Feeds

NASA's Stardust braves cometary flak

Survives photographic close encounter with Tempel 1

Next gen security for virtualised datacentres

NASA's Stardust spacecraft has survived a close encounter with comet Tempel 1, during which it took a few substantial hits from cometary flak.

The craft passed within 111 miles of the comet at 20:40 p.m. PST on 14 February (04:40 GMT on 15 February), and has returned some impressive photos of the distant body.

Four views of Tempel 1 as seen by Stardust. Image: NASA

As well as 72 high resolution snaps of Tempel 1, Stardust collected data on the comet's tail, and engineering telemetry revealing it "flew through waves of disintegrating cometary particles including a dozen impacts that penetrated more than one layer of its protective shielding".

Don Brownlee, Stardust co-investigator from the University of Washington, said: "The data indicate Stardust went through something similar to a B-17 bomber flying through flak in World War II. Instead of having a little stream of uniform particles coming out, they apparently came out in chunks and crumbled."

Despite the rough ride, principal investigator Joe Veverka confirmed the mission had been "100 per cent successful". He added: "We saw a lot of new things that we didn't expect, and we'll be working hard to figure out what Tempel 1 is trying to tell us."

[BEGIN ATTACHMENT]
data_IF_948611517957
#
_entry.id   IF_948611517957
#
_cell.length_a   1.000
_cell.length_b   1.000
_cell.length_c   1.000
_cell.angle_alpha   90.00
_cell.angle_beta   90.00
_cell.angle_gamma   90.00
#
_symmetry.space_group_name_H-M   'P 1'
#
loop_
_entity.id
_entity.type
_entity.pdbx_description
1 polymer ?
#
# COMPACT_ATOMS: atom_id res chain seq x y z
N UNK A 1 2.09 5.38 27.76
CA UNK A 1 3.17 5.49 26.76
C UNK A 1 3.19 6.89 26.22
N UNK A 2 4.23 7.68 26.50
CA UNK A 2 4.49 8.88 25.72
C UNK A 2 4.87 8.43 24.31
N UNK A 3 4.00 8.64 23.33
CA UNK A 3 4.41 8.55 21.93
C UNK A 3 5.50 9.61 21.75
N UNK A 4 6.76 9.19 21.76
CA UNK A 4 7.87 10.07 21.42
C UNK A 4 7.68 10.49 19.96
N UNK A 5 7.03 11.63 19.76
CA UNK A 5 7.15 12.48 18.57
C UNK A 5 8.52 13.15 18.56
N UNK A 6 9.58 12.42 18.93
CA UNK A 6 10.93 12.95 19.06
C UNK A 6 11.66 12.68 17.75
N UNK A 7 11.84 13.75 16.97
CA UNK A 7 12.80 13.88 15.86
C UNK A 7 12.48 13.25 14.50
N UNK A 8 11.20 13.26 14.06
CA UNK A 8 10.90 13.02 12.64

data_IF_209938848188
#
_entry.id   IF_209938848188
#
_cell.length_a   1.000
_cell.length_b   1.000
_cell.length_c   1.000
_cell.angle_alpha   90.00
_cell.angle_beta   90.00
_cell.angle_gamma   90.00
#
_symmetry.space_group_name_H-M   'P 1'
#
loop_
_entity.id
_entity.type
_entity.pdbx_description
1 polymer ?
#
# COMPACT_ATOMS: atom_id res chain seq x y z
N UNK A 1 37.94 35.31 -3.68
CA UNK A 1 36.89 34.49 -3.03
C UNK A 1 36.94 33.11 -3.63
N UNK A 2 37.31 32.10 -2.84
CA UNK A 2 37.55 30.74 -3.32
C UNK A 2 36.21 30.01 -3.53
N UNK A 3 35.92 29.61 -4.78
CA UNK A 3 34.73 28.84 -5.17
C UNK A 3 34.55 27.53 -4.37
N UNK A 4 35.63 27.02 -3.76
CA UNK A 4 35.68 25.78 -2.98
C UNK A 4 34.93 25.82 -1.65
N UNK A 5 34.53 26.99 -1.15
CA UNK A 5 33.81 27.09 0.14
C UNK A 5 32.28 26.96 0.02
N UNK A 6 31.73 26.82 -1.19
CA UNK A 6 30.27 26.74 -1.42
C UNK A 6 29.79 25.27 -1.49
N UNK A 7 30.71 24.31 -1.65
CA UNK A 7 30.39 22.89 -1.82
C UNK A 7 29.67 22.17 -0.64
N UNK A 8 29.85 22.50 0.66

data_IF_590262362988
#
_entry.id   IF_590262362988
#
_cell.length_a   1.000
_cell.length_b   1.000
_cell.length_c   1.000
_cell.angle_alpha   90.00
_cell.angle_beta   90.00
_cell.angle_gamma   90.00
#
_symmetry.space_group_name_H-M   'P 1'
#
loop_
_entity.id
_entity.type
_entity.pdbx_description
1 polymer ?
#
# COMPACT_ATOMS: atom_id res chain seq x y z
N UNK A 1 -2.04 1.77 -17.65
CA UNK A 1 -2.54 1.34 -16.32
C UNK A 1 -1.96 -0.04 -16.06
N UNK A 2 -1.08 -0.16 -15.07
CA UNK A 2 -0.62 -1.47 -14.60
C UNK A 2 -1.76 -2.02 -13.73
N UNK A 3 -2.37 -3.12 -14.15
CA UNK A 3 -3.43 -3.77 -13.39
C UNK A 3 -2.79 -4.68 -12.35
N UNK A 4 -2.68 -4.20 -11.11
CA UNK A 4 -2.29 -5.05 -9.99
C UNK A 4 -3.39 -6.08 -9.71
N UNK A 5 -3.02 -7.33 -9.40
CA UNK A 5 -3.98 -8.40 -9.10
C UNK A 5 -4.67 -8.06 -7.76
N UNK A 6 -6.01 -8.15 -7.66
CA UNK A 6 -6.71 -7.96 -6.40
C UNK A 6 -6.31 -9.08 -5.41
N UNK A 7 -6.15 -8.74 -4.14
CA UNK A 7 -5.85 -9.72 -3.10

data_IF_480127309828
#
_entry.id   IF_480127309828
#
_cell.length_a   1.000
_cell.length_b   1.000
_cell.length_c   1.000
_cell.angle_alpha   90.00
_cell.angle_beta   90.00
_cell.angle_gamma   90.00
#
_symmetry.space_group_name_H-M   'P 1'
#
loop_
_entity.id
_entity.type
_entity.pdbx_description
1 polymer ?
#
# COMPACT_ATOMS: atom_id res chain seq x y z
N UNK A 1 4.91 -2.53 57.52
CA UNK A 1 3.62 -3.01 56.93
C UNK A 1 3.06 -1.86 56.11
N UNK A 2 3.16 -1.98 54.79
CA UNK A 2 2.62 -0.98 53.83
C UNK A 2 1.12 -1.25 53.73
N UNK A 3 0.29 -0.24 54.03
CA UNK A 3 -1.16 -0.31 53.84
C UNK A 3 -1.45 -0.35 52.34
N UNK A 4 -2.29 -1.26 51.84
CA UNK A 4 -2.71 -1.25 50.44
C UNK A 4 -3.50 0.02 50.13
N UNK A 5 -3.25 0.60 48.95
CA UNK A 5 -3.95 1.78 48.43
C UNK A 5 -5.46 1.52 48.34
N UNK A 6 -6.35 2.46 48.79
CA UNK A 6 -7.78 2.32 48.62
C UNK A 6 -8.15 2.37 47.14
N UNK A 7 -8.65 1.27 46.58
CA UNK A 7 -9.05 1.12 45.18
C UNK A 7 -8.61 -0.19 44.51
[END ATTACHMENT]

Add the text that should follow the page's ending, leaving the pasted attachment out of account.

Secure remote control for conventional and virtual desktops

More from The Register

next story
Our LOHAN spaceplane ballocket Kickstarter climbs through £8000
Through 25 per cent but more is needed: Get your UNIQUE rewards!
LOHAN tunes into ultra long range radio
And verily, Vultures shall speak status unto distant receivers
NASA to reformat Opportunity rover's memory from 125 million miles away
Interplanetary admins will back up data and get to work
SpaceX prototype rocket EXPLODES over Texas. 'Tricky' biz, says Elon Musk
No injuries or near injuries. Flight stayed in designated area
EOS, Lockheed to track space junk from Oz
WA facility gets laser-eyes out of the fog
Volcanic eruption in Iceland triggers CODE RED aviation warning
Lava-spitting Bárðarbunga prompts action from Met Office
LOHAN Kickstarter push breaks TWELVE THOUSAND POUNDS
That's right, folks, you've stumped up OVER 9,000 beer tokens - and counting
prev story

Whitepapers

Endpoint data privacy in the cloud is easier than you think
Innovations in encryption and storage resolve issues of data privacy and key requirements for companies to look for in a solution.
Implementing global e-invoicing with guaranteed legal certainty
Explaining the role local tax compliance plays in successful supply chain management and e-business and how leading global brands are addressing this.
Advanced data protection for your virtualized environments
Find a natural fit for optimizing protection for the often resource-constrained data protection process found in virtual environments.
Boost IT visibility and business value
How building a great service catalog relieves pressure points and demonstrates the value of IT service management.
Next gen security for virtualised datacentres
Legacy security solutions are inefficient due to the architectural differences between physical and virtual environments.